What does it take to have a window in a SCIF, SAPF, or Closed Area?
The benefits of natural light have been written about extensively: It offers necessary vitamin D, can help you sleep better, and can even ward off seasonal depression. However, in a secure facility, letting natural light in through windows creates a security vulnerability that requires extensive mitigation, if it can be allowed at all. While many people working in a secure facility like a SCIF, SAPF or Open Storage Area (formerly known as Closed Areas) would prefer natural light to the typical artificial lighting of one of these spaces, it means applying several layers of security that will impact just how much the window adds.
For all windows, they will require visual and acoustic protection and may need TEMPEST protection, depending on recommendations. All windows must be non-opening. Depending on how high the windows are, they may also require physical hardening. These standards are laid out in the ICD 705 Technical Specifications, or Tech Spec, for SCIFs and SAPFs and 32 CFR Part 2001 for Open Storage Areas. For SCIFs and SAPFs, the Accrediting Official (AO) has the final say, and for Open Storage Areas, the Industrial Security Representative (IS Rep) will make the decision. They base their decisions on factors including the unique risks and vulnerabilities of the facility and location, and the extent of the facility’s Security in Depth (SID). If you’re hoping to have windows in the facility, let the AO or IS Rep know early in the planning process. The Certified TEMPEST Technical Authority (CTTA) may also add further guidance for the window’s RF shielding requirements.
Visual, Acoustic and TEMPEST Requirements
Windows in secure facilities will require some kind of visual obstruction so people from the outside cannot see what’s going on inside. There are a couple options for visual protection. First, a film can be applied to the window that will make it difficult to see through. Blinds can also be used to provide protection from surveillance.
Your windows will need acoustic protection as well, and they will be considered in the STC rating of the facility. The windows themselves most likely won’t meet the STC requirements of the facility. However, you can add mitigations like acoustic transducers that help mask the sound of conversation from the facility.
Depending on your CTTA guidance, you may need RF protection for your windows as well. This can be accomplished through a window film that adds RF and infrared protection. However, for facilities with high shielding attenuation requirements, this film may not be enough. It adds some protection, but if you have greater TEMPEST protection needs, windows may be out of the question.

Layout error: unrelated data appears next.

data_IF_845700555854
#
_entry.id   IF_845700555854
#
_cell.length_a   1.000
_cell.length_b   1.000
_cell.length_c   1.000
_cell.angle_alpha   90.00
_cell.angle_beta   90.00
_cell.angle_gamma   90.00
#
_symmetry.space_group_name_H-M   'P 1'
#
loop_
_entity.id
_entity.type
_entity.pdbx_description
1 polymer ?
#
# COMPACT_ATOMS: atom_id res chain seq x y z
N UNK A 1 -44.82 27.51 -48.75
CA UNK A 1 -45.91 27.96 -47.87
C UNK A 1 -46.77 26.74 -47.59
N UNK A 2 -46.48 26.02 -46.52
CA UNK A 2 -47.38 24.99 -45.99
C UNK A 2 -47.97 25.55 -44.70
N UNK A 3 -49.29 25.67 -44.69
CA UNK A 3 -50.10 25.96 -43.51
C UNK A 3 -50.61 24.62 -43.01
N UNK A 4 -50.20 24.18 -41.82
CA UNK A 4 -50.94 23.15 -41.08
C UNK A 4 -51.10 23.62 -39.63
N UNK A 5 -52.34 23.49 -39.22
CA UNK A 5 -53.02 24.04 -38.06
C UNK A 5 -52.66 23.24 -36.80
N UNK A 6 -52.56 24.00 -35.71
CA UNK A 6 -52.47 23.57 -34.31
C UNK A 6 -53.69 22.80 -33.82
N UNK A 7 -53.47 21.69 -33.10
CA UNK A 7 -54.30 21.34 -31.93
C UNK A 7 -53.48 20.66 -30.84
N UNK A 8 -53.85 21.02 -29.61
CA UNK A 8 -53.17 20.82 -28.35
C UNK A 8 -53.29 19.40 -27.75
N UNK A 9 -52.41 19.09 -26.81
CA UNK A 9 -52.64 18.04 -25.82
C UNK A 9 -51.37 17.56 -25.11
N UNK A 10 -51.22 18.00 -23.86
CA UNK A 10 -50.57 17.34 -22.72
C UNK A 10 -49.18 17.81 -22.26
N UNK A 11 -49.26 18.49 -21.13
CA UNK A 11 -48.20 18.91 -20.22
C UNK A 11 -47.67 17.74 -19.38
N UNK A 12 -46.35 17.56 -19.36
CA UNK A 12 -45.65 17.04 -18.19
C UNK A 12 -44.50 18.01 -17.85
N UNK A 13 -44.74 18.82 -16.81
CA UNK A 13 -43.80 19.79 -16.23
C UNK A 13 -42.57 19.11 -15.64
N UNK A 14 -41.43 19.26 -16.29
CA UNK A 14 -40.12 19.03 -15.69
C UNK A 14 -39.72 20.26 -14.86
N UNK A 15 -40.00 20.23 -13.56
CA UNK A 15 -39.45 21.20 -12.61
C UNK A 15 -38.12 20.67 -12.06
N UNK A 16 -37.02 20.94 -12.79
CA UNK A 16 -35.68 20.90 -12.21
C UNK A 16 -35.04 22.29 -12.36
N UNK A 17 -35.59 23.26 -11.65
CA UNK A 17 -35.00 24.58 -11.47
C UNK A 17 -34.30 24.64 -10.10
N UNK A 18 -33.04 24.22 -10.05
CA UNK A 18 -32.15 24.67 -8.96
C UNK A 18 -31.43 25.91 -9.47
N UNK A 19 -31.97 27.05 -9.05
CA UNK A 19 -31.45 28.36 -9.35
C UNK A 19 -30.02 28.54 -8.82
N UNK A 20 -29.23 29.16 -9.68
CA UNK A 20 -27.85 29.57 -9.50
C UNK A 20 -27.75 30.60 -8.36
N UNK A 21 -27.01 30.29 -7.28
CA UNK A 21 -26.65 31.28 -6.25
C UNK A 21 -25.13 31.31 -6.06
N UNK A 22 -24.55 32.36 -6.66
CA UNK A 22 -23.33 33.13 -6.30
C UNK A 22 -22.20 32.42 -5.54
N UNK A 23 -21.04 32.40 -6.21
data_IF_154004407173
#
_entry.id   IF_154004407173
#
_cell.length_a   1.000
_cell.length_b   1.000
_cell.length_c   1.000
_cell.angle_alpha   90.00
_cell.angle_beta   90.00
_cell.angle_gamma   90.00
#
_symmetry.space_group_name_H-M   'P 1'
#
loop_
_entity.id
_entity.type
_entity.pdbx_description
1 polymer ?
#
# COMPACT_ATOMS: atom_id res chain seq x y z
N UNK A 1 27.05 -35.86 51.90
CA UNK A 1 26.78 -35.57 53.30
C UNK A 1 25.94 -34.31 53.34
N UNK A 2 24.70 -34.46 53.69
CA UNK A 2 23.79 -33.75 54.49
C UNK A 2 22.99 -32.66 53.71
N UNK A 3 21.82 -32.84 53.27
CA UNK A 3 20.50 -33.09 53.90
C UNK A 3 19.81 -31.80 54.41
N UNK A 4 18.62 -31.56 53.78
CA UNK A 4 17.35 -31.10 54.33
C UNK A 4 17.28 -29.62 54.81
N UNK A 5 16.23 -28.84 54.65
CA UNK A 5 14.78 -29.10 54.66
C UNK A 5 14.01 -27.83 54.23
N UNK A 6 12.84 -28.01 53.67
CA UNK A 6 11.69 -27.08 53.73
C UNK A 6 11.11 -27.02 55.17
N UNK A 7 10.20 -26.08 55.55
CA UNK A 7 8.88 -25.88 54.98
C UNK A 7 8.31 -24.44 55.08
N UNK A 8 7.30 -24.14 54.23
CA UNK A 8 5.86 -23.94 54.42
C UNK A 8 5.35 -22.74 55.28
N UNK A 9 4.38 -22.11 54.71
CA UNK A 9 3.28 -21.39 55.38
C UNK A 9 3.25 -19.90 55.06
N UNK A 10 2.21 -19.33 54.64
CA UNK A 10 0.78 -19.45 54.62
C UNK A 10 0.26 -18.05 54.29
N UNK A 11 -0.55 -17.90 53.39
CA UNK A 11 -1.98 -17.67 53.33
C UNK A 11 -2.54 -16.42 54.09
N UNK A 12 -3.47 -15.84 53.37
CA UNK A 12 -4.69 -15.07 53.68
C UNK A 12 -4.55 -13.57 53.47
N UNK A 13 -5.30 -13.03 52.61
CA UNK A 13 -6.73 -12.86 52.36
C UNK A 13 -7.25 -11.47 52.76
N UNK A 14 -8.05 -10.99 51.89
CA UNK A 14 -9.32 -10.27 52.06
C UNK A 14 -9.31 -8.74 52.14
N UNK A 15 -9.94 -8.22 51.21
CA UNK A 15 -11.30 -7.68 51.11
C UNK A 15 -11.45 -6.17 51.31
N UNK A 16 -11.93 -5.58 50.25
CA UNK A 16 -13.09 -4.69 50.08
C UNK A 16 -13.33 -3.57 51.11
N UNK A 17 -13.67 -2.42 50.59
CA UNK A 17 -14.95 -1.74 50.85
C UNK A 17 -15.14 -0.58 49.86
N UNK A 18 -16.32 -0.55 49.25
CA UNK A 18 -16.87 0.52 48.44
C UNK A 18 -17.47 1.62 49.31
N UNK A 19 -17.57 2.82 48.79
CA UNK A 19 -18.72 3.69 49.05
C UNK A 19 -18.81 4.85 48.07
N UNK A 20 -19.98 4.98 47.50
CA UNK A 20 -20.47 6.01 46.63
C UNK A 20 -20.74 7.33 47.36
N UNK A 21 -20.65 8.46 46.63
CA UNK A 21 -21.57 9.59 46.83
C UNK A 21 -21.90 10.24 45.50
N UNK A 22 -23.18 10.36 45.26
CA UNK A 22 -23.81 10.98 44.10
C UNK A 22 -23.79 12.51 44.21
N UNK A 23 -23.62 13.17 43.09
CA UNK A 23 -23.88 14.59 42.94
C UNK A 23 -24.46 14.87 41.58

Physical Hardening Requirements
Your need to meet physical hardening standards will depend on the height of your windows: If your windows are within 18 feet of the ground or an accessible platform, like a porte cochere or covered walkway, they will need physical protections. These protections are not required for windows more than 18 feet off the ground or a platform. Windows below 18 feet will require security alarms. There are a few options for how you secure your windows against forced entry to meet the physical hardening requirements. Again, there are window films available that will make the window impact resistant. You can also use tamper-proof security bars or an expanded metal mesh on the outside of the windows.
Securing Buildings with Existing Windows
Tenant-improvement construction is often the least expensive option for secure facility construction, but when building in an existing space, it may already have windows in place. Again, the AO or IS Rep will ultimately decide if the facility can utilize these windows. If they approve them, they’ll have to be made non-opening by removing any opening hardware, and you’ll add the required protections. For a window that requires all the above protections, the price can add up incredibly quickly. One window could cost as much as $1,500 to secure depending on size. If a facility has a lot of windows, it can end up being more cost effective to remove the windows.
If the windows are not approved, there are a couple options for how to deal with them. Either you can have them filled in or you can bring in your facility perimeter by a couple feet and build a second wall inside that doesn’t include the windows. With all the protections windows have to undergo, they lose a lot of the benefits of having the windows, like being able to open them for fresh air or enjoy a view, and may not be worth keeping in a secure space.
If navigating requirements like windows for your secure facility has you overwhelmed, Adamo can help. Our consultants have years of combined experience and are ready to partner with you and simplify your most challenging projects. Contact us today to learn about the difference Adamo can make for you.